With over a half century of urban planning experience, R. Denzil Lee has a progressive plan in place to help make Design Group Associates (DGA) of California one of the top architectural firms in the United States.
“The company continues to be the best architectural firm it can be,” Lee said.
DGA was founded in 1970 and has since garnered experience from architectural projects in 16 states and three countries.
“Though we specialize in custom residential, we have 31 restoration, historic projects to our credit,” Lee said. “In the land use planning area, we have designed hillside subdivisions, and master planned communities and a new town.” Lee describes his more than 50 years as an architect as a “very diverse” experience. “I began working for Welton Becket in the 1950s,” Lee said. “I undertook economic feasibility studies for regional shopping centers. I did that for 21/2 years, then helped form a land planning department where I worked for the next 21/2 years.”
Lee eventually opened his first architecture office in the early 1960s where he began specializing in hillside design and construction. “At that time, I had already built my own house and two spec houses,” he said. “In the 1960s, I had practically every Orange County (Calif.) developer as a client, designing floor plans with alternative elevations for their house tracts.
After working on about 3,000 homes during his career, Lee handed the reins of the company to his associates and employees. “And I walked out the door,” he said. But that didn’t stop Lee from pursuing his architectural career in other ways. “Because of a lunchtime acquaintance, I began doing set designs for TV commercials,” Lee said.
“Then I received a call from Charles Luckman, where I went to work under a consulting contract for the next three years,” he said. “Working with Chuck, I investigated prospective projects that he had heard about, then structured project teams to go after those projects.” The projects included the Los Angeles Convention Center in California; the Aloha Bowl in Honolulu, Hawaii; two state office buildings in Madison, Wis.; and “the tallest corporate building in Portland, Oregon.”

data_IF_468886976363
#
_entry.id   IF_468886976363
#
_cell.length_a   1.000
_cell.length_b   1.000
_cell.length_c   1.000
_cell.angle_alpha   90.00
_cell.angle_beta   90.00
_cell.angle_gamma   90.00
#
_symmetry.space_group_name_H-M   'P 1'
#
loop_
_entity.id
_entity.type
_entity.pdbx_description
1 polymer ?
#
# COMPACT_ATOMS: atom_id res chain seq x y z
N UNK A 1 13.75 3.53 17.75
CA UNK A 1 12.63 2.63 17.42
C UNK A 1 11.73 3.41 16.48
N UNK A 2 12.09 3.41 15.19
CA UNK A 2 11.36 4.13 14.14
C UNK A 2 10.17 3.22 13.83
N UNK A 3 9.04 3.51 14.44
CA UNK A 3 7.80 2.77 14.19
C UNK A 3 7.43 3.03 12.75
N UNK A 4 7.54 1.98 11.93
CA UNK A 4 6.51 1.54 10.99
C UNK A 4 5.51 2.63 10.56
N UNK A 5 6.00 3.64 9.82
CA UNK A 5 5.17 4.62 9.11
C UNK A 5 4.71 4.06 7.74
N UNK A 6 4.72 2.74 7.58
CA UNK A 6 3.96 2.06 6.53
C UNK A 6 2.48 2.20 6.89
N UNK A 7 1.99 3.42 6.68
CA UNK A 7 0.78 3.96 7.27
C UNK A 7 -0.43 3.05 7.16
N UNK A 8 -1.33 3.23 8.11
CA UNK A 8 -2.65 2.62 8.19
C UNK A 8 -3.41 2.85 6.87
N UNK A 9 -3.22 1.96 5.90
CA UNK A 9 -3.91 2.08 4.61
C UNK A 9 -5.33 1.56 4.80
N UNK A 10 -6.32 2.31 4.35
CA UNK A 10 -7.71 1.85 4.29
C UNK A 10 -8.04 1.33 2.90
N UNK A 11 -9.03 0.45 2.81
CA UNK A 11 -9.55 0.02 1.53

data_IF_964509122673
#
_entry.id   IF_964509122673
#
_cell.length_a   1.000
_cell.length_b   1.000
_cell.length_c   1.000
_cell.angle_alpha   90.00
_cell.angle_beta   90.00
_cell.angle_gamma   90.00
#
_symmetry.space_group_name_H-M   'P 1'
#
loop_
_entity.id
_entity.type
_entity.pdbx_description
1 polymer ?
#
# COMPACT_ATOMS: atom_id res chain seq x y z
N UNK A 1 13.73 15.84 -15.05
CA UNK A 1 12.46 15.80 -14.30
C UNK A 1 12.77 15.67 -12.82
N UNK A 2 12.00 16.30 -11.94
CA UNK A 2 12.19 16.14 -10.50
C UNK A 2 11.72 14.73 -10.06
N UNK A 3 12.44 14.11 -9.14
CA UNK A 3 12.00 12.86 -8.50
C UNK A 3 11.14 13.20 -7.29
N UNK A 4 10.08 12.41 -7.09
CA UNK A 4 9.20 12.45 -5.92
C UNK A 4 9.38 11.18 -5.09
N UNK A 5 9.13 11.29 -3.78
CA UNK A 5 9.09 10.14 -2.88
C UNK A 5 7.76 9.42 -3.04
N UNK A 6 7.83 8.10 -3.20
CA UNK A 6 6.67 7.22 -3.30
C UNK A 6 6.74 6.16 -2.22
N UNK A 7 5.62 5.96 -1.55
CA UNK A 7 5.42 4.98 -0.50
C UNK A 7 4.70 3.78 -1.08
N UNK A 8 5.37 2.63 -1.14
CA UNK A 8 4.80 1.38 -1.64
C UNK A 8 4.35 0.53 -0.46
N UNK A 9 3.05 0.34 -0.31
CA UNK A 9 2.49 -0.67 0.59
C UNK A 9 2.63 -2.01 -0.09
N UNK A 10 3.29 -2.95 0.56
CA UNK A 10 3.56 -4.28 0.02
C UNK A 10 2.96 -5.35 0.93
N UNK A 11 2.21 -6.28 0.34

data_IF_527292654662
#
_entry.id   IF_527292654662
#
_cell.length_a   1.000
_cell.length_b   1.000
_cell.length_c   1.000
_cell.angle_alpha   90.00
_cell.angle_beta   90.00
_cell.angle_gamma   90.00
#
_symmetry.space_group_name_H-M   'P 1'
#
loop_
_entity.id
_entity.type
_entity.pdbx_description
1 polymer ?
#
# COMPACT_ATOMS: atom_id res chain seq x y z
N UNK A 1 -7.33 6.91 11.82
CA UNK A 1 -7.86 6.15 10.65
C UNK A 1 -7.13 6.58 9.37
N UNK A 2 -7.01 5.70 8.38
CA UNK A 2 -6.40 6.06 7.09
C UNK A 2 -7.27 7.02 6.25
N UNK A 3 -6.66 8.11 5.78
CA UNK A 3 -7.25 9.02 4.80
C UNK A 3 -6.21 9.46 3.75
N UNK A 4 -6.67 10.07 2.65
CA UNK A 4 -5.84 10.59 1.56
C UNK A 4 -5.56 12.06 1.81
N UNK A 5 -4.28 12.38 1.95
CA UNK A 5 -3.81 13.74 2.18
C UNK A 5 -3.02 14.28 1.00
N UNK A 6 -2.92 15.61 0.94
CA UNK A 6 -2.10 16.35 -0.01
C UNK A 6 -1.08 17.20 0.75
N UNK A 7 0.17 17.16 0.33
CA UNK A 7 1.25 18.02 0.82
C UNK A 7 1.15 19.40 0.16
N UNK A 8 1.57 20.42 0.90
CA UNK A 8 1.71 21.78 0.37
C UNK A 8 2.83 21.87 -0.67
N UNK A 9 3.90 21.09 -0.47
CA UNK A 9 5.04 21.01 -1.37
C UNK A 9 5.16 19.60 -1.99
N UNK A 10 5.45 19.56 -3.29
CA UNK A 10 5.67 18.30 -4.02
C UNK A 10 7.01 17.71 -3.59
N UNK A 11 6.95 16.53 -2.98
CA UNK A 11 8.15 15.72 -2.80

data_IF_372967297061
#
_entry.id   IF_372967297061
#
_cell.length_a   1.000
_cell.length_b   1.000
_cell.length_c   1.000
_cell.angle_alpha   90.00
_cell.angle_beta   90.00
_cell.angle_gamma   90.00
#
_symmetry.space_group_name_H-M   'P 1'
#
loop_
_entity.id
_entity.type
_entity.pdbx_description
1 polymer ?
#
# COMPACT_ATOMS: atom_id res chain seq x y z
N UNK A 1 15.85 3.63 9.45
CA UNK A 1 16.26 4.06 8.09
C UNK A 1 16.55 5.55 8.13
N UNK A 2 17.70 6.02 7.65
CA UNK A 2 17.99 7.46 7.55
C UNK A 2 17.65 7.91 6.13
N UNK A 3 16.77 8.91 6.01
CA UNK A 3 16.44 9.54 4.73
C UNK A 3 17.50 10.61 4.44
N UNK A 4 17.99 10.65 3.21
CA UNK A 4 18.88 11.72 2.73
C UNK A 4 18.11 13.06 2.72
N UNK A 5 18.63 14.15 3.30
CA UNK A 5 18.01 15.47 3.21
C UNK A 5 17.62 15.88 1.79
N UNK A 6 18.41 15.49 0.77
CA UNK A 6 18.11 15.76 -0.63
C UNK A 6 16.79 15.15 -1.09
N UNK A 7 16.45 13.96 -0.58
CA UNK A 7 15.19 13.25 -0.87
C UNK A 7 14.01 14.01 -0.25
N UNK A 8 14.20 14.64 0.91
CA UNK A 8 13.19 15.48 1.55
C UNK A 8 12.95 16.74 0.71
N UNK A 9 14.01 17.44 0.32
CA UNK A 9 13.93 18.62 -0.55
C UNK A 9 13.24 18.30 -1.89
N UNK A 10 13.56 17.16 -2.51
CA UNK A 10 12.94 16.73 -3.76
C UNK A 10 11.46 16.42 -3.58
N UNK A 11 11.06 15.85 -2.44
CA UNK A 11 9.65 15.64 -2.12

“Throughout the years I’ve continued to design and build spec houses (37 to date), experimenting with new materials and ideas,” Lee said. “In fact, I was building pre-fabricated structures in the late 50s - one of the first to do it.”
Lee’s second home in the Hollywood Hills of California spans 72 feet across a ravine and has a 4-inch pond on the roof to reduce summer heat, which is a “new idea in construction magazines today.” “Speaking of new ideas, in 1960 I began using rolled steel decking, normally used on gas station canopies, for residential use,” Lee recalled. “It gave me a 3-inch cavity (between the steel decking and the plywood diaphragm) to run electrical wiring and plumbing. I probably was one of the first to use ‘Cal-Shake,’ a composite- type simulated shake shingle that was introduced in the 1980s.
“I also designed a 3-inch thick concrete tilt-up walled house in 1973 as an answer to the sick housing market at the time,” said Lee, who noted it was very popular in an era when interest rates were high.
Lee, meanwhile, said he has helped restore dozens of historic structures in seven states as “another line of business.” But historic renovations are just one facet of his current interests. “I have designed, as a land planner, dozens of innovative subdivisions in several states and also designed a new town for a subsidiary of Tenneco Oil Co. in southern Tennessee,” Lee said. “Presently, I pick only projects that I can have fun with, experimenting with new materials, design ideas and the like.”